For this Mango Pie, slicing your mango is easy. Simply set the mango on your cutting board vertically in front of you, then gently slice your knife through the mango slightly off-center to avoid the pit. Set aside your first mango cheek, then rotate the mango 180-degress. Remove the second cheek from the pit by again slicing through the mango slightly off-center. You’ll be left with three pieces: a 1-inch center (the pit), and two cheeks. Trim away any additional mango from the center, then toss the pit. Finally, remove the skin from each mango piece. Glide a large spoon between the mango fruit and the skin, rotating the fruit in the palm of your hand. You can now add the fruit to the food processor to make the puree or dice the fruit into small pieces to garnish the Mango Pie.

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Mango Pie

Katie Calton PrintServings: 8slicesPrep Time: 20minsCook Time: 10minsChill Time: 2hrsTotal Time: 2hrs30minsDifficulty: IntermediateWith a salted biscoff crust and sunshine-yellow custard, this Mango Pie captures the sticky sweetness and buttery texture of fresh mango on a hot summer day.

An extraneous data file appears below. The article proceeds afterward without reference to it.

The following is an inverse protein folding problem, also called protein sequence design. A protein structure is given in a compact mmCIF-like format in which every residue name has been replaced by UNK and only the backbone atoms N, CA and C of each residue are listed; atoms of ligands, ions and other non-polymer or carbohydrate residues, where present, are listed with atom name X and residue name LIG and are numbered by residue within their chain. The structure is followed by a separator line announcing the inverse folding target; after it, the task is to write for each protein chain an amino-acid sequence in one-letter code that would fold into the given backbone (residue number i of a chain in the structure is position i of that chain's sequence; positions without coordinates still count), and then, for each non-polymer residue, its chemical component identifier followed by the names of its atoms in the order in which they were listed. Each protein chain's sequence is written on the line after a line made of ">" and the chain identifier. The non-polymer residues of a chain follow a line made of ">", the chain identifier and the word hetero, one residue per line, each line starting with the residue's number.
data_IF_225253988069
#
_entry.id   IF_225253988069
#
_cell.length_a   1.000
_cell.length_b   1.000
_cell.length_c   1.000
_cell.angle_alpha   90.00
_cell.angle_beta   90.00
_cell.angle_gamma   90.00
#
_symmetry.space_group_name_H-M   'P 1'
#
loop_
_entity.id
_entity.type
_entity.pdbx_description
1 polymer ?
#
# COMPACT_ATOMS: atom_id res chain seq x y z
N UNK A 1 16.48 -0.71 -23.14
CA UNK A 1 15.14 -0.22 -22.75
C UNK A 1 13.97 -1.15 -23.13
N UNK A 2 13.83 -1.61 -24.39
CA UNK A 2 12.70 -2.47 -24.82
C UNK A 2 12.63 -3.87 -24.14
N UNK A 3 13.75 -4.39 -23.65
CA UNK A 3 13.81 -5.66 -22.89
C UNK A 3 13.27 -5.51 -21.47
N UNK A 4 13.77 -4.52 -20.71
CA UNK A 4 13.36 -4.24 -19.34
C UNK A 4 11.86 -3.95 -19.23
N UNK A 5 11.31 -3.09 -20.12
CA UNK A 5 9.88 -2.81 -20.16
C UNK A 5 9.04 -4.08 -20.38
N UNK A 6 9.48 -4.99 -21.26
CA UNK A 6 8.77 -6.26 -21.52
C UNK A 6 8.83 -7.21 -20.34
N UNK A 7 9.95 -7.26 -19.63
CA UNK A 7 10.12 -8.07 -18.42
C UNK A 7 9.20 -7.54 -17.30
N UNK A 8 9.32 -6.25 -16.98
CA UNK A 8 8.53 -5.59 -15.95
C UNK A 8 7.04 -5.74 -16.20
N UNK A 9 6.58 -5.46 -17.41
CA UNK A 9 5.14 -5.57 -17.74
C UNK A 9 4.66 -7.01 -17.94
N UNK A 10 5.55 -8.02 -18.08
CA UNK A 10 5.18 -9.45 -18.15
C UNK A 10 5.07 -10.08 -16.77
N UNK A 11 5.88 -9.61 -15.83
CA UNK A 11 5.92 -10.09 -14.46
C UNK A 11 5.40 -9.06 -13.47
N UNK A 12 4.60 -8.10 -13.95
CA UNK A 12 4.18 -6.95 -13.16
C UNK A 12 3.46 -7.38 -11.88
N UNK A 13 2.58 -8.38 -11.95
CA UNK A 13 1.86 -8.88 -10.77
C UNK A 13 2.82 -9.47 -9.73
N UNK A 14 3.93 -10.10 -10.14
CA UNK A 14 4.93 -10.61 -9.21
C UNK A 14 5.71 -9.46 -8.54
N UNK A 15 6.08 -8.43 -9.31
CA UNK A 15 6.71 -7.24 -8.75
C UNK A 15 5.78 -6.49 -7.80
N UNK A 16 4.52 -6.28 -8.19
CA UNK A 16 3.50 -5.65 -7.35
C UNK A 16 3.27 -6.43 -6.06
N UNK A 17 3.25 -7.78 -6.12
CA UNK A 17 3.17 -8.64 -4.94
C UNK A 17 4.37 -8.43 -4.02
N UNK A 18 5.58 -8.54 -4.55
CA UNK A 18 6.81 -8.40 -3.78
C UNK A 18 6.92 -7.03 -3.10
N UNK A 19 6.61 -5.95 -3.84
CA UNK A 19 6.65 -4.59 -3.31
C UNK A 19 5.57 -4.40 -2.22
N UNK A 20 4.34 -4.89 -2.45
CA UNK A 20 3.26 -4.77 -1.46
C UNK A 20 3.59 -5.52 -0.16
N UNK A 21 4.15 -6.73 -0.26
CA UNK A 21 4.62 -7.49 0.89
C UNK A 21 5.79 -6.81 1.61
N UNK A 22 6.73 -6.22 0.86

Biscoff Cookie Crust

  • 6ouncesBiscoff cookies
  • 4tablespoonsunsalted butter, melted
  • ½teaspoonkosher salt

Mango Custard

  • 5-7Ataulfo mangoes*, plus extra for serving
  • 2tablespoonslime juice, about 1 lime
  • Pinch of salt
  • 1cupheavy whipping cream
  • ¼cupsweetened condensed milk
  • 2tablespoonsgranulated sugar
  • ¼cup boiling water
  • 1packunflavored gelatin, approx. 7 grams or 2½ teaspoons
  • Extra mango, for serving


Make the Crust

  • Preheat the oven to 350° Fahrenheit. In the bowl of a food processor, pulse the Biscoff cookies until they resemble coarse sand. Add the salt and melted butter, then pulse again until the mixture begins clumping together. Transfer to an 8-inch pie plate, pressing into an even crust about ¼ inch thick all the way around and up the sides of the pie plate. Bake for 10-12 minutes, or until the crust deepens in color and is very aromatic. Remove from the oven and allow to cool to room temperature.